PowerPoint Handouts Not Effective

A while back, Mike Pulsifer pointed me to an article on Ars Technica: Study: class podcasts can lead to better grades. The article, and the research done by State University of New York, focus on whether using podcasts as an extra study resource for students can improve grades. I am a huge fan of podcasts. Over the past couple of years I have learned an immense amount by listening to podcasts – from language, to photography, to brain science, and design. On iTunes U anyone can access lectures from some of the best universities in the country by downloading and listening to podcasts of each lecture. This is a great way to acquire knowledge or to get further study for a class you're currently taking.

What I found even more interesting about this study was the method of teaching and study that wasn't as effective: handing out printed copies of the lecture slides to students. As the author of the article notes, passing out PowerPoint handouts has become "all the rage" in many lecture halls, within or outside the academic world. In fact, two of my previous science courses are designed around PowerPoint handouts – every slide of every lecture for the entire semester is included in a "Lecture Guide" that the students purchase at the beginning of the semester (sometimes in lieu of a textbook). Handout small.jpg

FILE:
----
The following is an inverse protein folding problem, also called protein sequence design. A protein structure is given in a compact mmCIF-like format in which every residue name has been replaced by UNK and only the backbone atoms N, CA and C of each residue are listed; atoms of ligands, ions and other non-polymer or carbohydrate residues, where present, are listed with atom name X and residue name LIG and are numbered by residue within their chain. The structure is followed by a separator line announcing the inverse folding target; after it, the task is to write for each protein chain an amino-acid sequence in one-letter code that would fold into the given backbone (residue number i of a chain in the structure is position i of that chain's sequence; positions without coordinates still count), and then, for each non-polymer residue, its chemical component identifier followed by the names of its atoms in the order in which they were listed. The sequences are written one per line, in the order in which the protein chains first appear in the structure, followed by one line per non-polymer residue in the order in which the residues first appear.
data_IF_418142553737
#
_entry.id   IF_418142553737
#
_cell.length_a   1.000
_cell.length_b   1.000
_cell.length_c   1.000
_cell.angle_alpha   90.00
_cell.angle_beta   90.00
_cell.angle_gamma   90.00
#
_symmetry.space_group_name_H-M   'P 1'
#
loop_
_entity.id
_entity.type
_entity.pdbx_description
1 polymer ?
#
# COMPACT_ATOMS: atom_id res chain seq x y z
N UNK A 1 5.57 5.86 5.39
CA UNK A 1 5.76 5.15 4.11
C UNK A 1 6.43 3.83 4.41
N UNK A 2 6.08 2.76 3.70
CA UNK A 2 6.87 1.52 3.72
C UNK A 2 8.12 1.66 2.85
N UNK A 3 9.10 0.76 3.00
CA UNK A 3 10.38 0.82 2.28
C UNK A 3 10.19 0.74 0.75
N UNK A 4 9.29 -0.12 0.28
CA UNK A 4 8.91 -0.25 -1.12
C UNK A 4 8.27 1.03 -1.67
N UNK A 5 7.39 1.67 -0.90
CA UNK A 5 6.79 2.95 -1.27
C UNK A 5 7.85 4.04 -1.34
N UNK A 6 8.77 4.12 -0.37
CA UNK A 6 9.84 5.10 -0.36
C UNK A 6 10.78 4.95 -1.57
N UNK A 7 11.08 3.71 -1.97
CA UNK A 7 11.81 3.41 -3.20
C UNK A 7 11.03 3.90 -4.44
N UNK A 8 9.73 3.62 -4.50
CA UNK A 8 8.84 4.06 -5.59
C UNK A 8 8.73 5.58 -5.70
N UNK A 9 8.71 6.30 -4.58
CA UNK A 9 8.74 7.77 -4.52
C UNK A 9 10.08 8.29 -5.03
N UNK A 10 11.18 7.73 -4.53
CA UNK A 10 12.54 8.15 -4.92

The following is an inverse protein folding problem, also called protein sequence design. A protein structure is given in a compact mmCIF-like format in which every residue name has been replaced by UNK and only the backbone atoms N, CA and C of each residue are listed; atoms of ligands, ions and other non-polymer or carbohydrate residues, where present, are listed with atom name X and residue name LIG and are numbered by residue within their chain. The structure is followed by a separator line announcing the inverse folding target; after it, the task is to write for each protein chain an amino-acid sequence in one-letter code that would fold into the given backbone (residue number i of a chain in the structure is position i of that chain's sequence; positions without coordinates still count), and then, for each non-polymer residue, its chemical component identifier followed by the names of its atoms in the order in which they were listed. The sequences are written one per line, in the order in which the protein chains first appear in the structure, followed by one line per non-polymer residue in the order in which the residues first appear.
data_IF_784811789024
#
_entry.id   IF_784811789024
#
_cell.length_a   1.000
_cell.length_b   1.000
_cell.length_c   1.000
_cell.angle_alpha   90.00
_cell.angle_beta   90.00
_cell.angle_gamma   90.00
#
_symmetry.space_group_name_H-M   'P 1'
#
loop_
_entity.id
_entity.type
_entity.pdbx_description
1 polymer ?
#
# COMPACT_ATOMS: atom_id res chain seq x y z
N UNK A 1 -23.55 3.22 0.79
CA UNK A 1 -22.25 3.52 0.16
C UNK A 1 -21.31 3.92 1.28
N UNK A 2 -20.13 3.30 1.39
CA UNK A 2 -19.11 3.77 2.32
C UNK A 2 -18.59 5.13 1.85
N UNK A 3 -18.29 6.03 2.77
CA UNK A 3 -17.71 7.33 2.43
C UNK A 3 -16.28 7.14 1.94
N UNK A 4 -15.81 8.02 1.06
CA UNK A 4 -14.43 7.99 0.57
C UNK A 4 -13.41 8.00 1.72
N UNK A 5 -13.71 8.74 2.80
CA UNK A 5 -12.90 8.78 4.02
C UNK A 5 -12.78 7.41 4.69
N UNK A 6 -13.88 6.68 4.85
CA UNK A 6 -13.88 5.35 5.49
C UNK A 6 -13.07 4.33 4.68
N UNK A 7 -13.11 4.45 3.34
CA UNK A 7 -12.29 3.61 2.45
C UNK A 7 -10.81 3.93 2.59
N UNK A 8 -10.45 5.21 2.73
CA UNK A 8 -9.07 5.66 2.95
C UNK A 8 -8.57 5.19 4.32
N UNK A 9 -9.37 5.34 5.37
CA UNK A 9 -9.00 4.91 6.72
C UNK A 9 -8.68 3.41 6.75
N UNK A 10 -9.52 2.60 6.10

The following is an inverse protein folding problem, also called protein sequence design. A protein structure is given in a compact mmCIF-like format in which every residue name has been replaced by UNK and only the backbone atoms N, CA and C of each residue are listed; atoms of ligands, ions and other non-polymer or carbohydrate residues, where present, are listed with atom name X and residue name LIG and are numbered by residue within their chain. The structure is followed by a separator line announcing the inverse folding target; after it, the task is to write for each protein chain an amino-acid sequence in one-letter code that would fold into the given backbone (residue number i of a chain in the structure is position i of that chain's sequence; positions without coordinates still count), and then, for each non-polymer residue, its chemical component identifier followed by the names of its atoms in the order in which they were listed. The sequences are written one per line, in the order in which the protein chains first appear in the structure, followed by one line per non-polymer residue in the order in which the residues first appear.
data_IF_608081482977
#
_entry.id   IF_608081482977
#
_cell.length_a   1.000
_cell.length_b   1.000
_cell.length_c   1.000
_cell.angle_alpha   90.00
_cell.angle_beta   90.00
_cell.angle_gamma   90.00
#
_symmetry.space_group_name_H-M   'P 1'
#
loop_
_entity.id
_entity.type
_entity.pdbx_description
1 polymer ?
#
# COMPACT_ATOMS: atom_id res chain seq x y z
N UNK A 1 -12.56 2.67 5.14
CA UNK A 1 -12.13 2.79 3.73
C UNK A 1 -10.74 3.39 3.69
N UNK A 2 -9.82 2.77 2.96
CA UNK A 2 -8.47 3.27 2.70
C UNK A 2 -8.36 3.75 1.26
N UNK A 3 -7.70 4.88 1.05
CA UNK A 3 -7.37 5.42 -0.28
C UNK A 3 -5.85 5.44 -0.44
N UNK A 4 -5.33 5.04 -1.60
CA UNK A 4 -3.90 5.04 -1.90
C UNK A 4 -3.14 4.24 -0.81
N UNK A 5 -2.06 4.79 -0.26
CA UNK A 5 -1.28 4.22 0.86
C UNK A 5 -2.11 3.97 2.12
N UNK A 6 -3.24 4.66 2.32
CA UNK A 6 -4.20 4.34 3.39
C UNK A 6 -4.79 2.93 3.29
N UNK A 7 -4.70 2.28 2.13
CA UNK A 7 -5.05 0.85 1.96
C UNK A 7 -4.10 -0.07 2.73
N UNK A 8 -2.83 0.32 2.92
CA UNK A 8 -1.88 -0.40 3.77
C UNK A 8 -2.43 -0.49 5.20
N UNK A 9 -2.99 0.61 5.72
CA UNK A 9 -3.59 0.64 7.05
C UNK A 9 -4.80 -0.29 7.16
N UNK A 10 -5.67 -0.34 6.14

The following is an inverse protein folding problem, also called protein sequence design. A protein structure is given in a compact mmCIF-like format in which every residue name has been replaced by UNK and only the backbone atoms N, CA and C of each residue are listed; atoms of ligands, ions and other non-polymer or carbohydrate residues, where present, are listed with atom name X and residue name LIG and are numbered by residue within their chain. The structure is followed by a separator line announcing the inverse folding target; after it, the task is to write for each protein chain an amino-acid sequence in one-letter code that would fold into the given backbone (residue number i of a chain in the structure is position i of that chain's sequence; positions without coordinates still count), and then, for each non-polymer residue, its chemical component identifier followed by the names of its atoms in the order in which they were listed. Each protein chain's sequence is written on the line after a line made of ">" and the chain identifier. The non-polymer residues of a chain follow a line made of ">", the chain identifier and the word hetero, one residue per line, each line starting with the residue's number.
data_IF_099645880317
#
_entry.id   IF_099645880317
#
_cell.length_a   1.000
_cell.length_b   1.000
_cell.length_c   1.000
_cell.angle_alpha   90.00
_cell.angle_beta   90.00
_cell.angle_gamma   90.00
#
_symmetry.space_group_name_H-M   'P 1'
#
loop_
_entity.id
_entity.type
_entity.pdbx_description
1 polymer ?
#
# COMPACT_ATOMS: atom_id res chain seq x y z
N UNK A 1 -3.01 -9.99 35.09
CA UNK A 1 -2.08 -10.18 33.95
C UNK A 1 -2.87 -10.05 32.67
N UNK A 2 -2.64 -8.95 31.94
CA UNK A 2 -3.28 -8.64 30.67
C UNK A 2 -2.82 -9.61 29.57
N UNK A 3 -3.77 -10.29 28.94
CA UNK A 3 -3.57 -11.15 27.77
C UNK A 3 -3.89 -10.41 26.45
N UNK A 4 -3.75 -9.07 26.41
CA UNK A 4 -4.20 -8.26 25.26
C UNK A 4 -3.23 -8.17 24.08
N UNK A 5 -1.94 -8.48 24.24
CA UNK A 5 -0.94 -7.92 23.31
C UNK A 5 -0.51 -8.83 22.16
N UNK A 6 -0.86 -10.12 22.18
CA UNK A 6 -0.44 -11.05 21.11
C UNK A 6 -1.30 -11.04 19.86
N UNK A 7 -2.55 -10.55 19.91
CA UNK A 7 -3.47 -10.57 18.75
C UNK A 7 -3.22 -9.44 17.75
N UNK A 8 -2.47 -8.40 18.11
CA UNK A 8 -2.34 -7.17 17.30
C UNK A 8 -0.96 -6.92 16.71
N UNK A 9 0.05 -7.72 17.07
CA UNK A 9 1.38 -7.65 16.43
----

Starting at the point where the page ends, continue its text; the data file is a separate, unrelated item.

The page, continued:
What's the problem with this?

PowerPoint slides are NOT notes. They should not function as notes. Not for the teacher and especially not for the student. Retention increases when exposure to information occurs across multiple modalities - listening to a lecture, reading a textbook, discussing a subject in a study group, etc. (You may be familiar with the idea of being a visual vs. kinisthetic vs. auditory learner.)

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A printout of common lecture slides is not much different than the lecture - except that you probably aren't having them read to you by a Ph.D.

But repitition increases recall, right?

Yes, that is true, but do not forget that certain modalities of learning are less effective than others. As Dr. John Medina points out, "the brain sees words as tiny pictures. Reading creates a bottleneck." (Brain Rules, pg. 234)

This is just one more reason to do away with text on those lecture slides, replace them with images, and maybe even replace the handouts with a link to the podcast version of your next lecture.